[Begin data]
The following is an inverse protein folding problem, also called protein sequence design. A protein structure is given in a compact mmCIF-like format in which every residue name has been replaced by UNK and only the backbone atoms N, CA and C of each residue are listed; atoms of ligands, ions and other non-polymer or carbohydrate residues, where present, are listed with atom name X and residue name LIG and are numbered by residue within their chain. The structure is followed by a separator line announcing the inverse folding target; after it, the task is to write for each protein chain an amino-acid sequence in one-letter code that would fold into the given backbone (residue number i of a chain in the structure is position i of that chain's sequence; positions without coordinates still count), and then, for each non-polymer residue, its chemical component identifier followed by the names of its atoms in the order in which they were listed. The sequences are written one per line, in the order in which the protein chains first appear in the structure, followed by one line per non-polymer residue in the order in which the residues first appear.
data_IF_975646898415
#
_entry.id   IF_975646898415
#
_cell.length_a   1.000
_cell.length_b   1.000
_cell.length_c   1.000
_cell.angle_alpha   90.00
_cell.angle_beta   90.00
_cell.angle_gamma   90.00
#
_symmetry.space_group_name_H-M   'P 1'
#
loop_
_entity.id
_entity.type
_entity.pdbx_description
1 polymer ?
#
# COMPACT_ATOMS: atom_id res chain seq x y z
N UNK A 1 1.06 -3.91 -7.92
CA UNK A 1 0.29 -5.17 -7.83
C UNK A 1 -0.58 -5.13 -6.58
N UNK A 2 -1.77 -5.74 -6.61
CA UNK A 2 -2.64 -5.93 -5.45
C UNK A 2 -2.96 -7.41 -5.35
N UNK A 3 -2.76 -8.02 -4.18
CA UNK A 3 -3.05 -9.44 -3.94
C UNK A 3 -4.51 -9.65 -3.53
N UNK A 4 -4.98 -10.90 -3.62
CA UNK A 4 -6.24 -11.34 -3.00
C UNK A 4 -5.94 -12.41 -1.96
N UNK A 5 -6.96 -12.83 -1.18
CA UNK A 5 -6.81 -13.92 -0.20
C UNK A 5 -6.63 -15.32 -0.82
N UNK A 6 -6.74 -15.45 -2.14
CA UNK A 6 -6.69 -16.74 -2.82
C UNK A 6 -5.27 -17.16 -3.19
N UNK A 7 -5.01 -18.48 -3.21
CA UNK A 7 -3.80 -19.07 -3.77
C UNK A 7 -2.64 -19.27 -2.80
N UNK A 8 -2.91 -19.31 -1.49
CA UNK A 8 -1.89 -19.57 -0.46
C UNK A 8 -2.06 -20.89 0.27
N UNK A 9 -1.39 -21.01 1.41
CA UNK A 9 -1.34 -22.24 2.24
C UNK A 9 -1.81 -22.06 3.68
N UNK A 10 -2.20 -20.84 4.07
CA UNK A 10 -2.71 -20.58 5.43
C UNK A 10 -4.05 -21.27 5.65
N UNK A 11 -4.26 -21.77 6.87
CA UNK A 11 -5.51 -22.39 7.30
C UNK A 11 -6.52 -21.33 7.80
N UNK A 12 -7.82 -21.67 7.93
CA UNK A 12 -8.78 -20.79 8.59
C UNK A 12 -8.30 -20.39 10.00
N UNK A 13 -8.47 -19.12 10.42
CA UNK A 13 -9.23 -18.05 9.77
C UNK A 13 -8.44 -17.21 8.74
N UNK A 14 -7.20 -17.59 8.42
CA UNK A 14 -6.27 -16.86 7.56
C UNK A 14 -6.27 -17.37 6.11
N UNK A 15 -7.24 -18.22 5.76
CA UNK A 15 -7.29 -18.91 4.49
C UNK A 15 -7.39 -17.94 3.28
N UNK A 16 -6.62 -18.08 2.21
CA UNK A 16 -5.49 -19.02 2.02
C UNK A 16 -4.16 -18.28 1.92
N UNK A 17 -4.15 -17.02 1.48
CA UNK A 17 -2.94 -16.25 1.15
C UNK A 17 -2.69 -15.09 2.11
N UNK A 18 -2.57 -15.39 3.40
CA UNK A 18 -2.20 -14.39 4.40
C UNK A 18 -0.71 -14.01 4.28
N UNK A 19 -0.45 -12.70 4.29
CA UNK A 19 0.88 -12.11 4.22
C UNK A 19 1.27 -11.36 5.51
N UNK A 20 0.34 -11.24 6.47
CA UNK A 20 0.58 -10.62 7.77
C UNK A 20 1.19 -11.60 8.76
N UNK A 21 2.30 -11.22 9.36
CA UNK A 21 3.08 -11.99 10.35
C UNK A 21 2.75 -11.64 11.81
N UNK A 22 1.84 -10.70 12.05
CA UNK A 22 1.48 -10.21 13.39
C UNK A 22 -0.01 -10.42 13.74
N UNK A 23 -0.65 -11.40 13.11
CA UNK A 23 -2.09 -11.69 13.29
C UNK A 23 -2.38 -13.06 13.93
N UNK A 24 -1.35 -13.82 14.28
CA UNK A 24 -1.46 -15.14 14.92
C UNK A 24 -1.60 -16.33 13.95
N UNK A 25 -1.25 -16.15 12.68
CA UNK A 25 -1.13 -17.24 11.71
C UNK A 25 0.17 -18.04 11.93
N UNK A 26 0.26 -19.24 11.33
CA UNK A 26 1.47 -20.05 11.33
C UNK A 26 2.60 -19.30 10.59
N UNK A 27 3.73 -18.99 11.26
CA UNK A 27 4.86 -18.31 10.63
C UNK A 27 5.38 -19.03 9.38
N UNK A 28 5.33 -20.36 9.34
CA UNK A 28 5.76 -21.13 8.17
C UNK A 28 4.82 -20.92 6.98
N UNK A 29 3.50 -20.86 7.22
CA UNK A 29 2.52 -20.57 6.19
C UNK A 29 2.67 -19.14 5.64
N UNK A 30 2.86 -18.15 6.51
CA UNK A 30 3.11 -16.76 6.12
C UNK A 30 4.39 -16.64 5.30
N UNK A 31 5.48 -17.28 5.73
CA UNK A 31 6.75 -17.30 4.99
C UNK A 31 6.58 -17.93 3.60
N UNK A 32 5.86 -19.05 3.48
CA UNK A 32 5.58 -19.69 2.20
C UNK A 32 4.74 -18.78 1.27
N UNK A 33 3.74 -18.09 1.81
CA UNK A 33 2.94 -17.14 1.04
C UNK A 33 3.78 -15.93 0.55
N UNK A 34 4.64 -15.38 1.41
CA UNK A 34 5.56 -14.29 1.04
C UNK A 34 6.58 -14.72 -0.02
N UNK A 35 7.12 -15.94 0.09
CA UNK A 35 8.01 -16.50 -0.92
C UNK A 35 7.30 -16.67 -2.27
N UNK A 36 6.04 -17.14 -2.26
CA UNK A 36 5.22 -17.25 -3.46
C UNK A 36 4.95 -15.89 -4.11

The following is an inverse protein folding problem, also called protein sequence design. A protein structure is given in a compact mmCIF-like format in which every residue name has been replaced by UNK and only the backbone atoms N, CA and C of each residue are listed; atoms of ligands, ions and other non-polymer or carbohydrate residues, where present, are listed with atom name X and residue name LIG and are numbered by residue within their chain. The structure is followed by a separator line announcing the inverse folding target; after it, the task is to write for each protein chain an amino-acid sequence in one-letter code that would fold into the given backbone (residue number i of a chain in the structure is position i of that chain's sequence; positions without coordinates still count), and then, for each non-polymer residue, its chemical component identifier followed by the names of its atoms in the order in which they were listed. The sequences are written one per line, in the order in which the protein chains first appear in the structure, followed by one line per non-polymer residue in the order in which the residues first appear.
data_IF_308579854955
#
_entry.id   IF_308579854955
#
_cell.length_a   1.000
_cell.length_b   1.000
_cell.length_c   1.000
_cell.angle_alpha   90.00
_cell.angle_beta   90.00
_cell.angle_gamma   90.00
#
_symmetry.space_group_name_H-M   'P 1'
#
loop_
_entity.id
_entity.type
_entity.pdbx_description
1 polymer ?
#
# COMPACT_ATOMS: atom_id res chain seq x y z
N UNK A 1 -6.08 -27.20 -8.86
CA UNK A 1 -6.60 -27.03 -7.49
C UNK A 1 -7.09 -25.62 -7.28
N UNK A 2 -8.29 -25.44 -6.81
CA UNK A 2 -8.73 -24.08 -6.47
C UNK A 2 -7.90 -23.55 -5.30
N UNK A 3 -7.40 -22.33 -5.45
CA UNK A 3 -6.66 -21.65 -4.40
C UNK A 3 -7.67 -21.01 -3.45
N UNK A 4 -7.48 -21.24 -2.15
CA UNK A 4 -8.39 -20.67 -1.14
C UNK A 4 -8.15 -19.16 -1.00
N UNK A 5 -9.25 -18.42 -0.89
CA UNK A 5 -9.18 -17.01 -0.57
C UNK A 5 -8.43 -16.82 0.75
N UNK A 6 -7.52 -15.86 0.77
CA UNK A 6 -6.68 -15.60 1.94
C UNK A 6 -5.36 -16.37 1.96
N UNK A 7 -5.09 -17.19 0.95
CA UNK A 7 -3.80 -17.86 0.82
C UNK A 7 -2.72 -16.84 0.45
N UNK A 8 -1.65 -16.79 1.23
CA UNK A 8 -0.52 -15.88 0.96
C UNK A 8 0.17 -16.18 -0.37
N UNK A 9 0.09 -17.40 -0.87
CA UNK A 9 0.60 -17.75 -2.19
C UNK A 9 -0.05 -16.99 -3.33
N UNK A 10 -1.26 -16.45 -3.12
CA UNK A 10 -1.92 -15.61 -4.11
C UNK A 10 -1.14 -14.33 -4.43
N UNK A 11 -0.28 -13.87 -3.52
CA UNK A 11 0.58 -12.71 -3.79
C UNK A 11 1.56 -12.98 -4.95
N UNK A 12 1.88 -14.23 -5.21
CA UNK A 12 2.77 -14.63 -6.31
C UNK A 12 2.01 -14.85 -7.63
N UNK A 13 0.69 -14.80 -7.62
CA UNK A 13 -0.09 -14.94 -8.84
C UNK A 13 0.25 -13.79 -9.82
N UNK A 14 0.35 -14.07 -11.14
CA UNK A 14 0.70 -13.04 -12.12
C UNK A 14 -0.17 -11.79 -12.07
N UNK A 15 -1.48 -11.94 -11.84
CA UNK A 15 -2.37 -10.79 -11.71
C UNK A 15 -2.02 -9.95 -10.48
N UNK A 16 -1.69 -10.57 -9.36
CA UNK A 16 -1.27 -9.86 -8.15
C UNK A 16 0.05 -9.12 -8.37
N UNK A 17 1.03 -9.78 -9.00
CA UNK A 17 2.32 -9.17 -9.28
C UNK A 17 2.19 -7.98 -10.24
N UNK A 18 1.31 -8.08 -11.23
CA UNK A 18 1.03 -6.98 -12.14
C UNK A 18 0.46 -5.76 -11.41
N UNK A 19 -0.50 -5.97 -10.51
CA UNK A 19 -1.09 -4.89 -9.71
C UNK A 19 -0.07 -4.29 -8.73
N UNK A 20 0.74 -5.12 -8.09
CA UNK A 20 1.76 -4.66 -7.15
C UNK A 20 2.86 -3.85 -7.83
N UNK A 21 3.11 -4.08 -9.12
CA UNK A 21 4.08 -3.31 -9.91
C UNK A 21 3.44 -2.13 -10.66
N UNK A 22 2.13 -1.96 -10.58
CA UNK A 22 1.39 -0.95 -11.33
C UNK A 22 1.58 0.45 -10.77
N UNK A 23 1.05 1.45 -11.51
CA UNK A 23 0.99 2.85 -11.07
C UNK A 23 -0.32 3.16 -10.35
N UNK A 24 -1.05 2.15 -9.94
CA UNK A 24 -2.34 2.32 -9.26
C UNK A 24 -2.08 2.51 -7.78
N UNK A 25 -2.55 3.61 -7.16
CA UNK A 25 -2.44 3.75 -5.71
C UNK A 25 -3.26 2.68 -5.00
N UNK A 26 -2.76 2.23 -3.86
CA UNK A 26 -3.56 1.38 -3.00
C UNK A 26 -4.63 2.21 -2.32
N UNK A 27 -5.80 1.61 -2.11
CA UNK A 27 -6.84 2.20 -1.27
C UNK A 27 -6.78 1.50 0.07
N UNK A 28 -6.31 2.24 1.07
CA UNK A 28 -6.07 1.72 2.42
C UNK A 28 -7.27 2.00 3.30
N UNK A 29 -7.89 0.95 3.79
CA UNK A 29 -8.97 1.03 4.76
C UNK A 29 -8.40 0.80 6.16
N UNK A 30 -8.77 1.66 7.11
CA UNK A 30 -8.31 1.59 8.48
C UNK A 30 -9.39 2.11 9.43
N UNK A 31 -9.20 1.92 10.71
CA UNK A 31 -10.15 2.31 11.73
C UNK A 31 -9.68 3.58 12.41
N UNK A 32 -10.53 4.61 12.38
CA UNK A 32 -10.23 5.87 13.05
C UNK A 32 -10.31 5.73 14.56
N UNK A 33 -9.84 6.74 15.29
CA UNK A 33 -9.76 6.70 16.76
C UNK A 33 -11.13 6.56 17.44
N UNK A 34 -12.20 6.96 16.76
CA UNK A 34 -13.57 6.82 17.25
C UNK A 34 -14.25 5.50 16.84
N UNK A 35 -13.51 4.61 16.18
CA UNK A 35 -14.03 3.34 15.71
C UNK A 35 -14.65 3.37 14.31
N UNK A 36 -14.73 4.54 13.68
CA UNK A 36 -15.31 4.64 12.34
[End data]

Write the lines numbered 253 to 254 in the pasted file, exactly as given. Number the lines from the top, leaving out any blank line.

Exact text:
N UNK A 35 -13.51 4.61 16.18
CA UNK A 35 -14.03 3.34 15.71